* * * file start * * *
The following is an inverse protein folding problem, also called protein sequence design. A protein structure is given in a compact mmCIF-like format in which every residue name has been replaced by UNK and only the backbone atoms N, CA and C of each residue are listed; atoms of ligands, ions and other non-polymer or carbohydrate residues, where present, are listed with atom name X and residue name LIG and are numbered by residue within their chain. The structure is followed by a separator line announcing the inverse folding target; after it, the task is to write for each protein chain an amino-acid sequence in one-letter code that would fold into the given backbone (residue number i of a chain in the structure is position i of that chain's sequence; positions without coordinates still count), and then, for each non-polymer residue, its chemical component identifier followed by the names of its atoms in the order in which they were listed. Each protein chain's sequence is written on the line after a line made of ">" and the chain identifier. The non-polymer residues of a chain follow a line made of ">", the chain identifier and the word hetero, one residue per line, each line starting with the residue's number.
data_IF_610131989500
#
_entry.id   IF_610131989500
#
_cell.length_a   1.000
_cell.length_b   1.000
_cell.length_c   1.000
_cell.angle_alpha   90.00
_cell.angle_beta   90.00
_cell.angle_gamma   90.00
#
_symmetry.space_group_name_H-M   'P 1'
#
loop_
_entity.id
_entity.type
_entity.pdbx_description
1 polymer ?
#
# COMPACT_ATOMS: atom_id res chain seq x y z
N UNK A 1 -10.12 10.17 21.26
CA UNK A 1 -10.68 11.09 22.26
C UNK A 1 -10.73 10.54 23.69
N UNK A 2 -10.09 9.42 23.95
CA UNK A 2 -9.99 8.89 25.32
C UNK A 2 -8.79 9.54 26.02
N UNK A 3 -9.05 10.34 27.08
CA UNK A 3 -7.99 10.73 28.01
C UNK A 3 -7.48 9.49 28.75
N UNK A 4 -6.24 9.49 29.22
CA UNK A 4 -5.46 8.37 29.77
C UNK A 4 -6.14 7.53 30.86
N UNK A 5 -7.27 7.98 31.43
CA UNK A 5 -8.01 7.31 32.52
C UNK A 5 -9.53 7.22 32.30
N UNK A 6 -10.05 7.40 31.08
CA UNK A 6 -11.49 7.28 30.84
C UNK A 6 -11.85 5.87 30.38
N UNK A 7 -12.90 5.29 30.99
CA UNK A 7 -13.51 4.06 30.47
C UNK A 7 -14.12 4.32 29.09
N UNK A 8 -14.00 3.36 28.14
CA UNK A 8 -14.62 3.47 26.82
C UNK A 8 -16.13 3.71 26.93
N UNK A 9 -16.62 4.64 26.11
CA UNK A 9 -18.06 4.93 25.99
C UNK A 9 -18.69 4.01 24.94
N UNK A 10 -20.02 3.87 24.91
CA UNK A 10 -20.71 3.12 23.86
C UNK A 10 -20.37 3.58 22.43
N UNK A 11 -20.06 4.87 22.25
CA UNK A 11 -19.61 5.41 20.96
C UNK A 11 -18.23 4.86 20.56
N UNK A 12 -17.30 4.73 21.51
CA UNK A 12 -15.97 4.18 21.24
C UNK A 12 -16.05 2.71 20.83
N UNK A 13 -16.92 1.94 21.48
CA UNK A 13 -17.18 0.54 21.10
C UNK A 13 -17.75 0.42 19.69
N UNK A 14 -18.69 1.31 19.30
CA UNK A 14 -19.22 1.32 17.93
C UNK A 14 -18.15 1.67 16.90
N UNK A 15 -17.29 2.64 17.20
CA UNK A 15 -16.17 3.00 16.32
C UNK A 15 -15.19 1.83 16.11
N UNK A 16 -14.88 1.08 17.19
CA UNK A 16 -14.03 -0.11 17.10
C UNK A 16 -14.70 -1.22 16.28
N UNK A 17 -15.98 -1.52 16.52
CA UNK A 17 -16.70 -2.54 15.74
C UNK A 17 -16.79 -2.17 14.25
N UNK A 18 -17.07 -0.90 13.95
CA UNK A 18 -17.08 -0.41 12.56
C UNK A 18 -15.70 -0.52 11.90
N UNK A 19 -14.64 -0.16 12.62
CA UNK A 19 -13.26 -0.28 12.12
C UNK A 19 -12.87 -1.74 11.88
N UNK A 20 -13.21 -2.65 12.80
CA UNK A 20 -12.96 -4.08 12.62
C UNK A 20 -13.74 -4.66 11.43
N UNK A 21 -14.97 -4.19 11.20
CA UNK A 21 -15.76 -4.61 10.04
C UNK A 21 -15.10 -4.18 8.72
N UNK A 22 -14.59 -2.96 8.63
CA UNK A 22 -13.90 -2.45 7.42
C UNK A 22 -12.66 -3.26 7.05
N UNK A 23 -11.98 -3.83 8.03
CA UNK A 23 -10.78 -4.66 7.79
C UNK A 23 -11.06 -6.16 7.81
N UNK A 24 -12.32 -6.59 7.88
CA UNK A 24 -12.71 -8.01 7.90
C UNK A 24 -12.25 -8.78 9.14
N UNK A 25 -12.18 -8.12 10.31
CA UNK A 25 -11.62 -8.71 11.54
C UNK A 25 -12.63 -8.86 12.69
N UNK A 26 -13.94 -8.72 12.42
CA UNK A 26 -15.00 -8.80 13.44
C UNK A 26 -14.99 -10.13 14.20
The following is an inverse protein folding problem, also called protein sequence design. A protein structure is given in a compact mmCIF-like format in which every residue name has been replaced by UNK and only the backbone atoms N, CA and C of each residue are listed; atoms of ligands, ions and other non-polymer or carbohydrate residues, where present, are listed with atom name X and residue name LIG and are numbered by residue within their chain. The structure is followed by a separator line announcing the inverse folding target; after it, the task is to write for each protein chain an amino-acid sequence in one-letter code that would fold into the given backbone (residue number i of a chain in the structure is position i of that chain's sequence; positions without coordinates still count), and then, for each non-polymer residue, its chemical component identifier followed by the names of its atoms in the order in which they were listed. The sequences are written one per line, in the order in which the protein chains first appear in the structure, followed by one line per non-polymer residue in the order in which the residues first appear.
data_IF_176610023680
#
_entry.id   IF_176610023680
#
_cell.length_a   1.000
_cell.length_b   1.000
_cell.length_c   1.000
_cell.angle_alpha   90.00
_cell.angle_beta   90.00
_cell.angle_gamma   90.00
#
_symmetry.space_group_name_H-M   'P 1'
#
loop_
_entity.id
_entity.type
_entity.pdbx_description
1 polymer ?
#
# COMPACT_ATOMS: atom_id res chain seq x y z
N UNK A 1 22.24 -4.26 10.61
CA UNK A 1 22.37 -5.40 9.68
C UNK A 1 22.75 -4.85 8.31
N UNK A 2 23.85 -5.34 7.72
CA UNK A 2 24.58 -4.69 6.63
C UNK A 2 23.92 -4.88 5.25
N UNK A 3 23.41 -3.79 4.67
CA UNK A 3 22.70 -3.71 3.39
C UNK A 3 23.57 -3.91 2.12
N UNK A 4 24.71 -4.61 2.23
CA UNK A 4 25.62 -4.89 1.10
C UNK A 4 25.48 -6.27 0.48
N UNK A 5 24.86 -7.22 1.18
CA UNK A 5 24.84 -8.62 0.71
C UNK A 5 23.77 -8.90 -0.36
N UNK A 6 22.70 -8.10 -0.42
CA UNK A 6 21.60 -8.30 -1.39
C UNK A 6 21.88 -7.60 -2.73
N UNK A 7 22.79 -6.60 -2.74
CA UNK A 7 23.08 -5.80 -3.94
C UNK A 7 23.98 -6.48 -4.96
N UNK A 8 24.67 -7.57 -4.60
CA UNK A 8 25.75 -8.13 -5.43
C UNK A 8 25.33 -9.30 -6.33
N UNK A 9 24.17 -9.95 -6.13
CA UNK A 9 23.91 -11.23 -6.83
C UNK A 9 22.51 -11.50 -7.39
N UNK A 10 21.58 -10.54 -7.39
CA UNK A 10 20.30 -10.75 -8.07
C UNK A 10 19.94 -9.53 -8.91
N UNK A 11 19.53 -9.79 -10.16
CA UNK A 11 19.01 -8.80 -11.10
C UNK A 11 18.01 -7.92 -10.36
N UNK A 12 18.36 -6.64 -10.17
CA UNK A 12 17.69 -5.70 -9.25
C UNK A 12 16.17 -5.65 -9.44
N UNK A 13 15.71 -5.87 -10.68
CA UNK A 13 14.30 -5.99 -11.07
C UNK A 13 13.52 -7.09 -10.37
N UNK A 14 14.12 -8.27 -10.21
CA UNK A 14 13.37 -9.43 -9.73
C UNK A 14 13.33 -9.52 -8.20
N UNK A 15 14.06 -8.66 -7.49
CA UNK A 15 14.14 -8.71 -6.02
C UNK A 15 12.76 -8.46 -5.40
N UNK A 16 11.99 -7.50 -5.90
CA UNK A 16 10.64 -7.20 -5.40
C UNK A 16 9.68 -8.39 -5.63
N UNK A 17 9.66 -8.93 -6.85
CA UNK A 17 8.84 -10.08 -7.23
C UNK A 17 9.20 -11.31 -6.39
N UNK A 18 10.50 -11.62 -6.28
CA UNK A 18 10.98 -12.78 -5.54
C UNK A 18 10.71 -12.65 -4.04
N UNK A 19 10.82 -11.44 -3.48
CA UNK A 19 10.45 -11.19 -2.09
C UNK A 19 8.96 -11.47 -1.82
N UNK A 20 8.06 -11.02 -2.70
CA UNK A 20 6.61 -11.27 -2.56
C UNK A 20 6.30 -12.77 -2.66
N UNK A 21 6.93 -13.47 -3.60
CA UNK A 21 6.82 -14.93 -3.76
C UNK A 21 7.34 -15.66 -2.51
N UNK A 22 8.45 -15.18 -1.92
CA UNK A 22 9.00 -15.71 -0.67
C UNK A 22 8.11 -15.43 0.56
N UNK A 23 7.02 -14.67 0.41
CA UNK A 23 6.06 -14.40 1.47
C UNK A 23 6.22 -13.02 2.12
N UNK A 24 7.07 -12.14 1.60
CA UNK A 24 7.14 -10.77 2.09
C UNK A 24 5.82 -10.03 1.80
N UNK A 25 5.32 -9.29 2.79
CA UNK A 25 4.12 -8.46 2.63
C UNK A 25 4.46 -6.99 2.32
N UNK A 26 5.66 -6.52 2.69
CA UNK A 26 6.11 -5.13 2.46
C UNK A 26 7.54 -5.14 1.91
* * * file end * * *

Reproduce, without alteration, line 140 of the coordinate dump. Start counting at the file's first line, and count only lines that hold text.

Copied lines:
CA UNK A 7 23.08 -5.80 -3.94